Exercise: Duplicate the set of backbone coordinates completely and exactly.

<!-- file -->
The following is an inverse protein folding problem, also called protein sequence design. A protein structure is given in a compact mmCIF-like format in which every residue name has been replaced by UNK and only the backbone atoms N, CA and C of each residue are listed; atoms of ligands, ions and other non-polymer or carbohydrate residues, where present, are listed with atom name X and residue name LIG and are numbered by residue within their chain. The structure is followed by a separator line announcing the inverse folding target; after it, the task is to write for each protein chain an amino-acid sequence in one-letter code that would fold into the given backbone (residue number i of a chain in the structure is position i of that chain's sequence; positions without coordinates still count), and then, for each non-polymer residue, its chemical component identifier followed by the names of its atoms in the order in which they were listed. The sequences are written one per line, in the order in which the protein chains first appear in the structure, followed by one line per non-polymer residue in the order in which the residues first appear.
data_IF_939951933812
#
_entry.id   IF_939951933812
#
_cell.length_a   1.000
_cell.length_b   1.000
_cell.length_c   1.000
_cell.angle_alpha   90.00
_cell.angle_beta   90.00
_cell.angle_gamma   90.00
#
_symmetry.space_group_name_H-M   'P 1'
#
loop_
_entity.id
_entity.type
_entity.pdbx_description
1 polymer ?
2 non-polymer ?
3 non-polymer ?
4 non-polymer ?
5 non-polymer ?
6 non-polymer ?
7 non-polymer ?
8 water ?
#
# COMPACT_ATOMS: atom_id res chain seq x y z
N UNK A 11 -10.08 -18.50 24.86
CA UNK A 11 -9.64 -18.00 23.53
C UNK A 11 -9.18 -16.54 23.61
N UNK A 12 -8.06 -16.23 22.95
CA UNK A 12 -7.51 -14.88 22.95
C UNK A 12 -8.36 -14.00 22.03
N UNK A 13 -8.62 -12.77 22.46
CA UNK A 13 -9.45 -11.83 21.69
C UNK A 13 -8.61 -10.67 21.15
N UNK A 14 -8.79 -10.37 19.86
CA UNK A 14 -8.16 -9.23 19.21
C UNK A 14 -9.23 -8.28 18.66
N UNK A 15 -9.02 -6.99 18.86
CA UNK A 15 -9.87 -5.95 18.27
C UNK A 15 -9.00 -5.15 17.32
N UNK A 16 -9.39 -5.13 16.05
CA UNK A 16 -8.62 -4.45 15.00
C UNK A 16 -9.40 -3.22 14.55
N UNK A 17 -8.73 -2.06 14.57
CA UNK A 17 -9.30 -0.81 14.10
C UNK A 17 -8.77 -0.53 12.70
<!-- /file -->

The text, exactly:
The following is an inverse protein folding problem, also called protein sequence design. A protein structure is given in a compact mmCIF-like format in which every residue name has been replaced by UNK and only the backbone atoms N, CA and C of each residue are listed; atoms of ligands, ions and other non-polymer or carbohydrate residues, where present, are listed with atom name X and residue name LIG and are numbered by residue within their chain. The structure is followed by a separator line announcing the inverse folding target; after it, the task is to write for each protein chain an amino-acid sequence in one-letter code that would fold into the given backbone (residue number i of a chain in the structure is position i of that chain's sequence; positions without coordinates still count), and then, for each non-polymer residue, its chemical component identifier followed by the names of its atoms in the order in which they were listed. The sequences are written one per line, in the order in which the protein chains first appear in the structure, followed by one line per non-polymer residue in the order in which the residues first appear.
data_IF_939951933812
#
_entry.id   IF_939951933812
#
_cell.length_a   1.000
_cell.length_b   1.000
_cell.length_c   1.000
_cell.angle_alpha   90.00
_cell.angle_beta   90.00
_cell.angle_gamma   90.00
#
_symmetry.space_group_name_H-M   'P 1'
#
loop_
_entity.id
_entity.type
_entity.pdbx_description
1 polymer ?
2 non-polymer ?
3 non-polymer ?
4 non-polymer ?
5 non-polymer ?
6 non-polymer ?
7 non-polymer ?
8 water ?
#
# COMPACT_ATOMS: atom_id res chain seq x y z
N UNK A 11 -10.08 -18.50 24.86
CA UNK A 11 -9.64 -18.00 23.53
C UNK A 11 -9.18 -16.54 23.61
N UNK A 12 -8.06 -16.23 22.95
CA UNK A 12 -7.51 -14.88 22.95
C UNK A 12 -8.36 -14.00 22.03
N UNK A 13 -8.62 -12.77 22.46
CA UNK A 13 -9.45 -11.83 21.69
C UNK A 13 -8.61 -10.67 21.15
N UNK A 14 -8.79 -10.37 19.86
CA UNK A 14 -8.16 -9.23 19.21
C UNK A 14 -9.23 -8.28 18.66
N UNK A 15 -9.02 -6.99 18.86
CA UNK A 15 -9.87 -5.95 18.27
C UNK A 15 -9.00 -5.15 17.32
N UNK A 16 -9.39 -5.13 16.05
CA UNK A 16 -8.62 -4.45 15.00
C UNK A 16 -9.40 -3.22 14.55
N UNK A 17 -8.73 -2.06 14.57
CA UNK A 17 -9.30 -0.81 14.10
C UNK A 17 -8.77 -0.53 12.70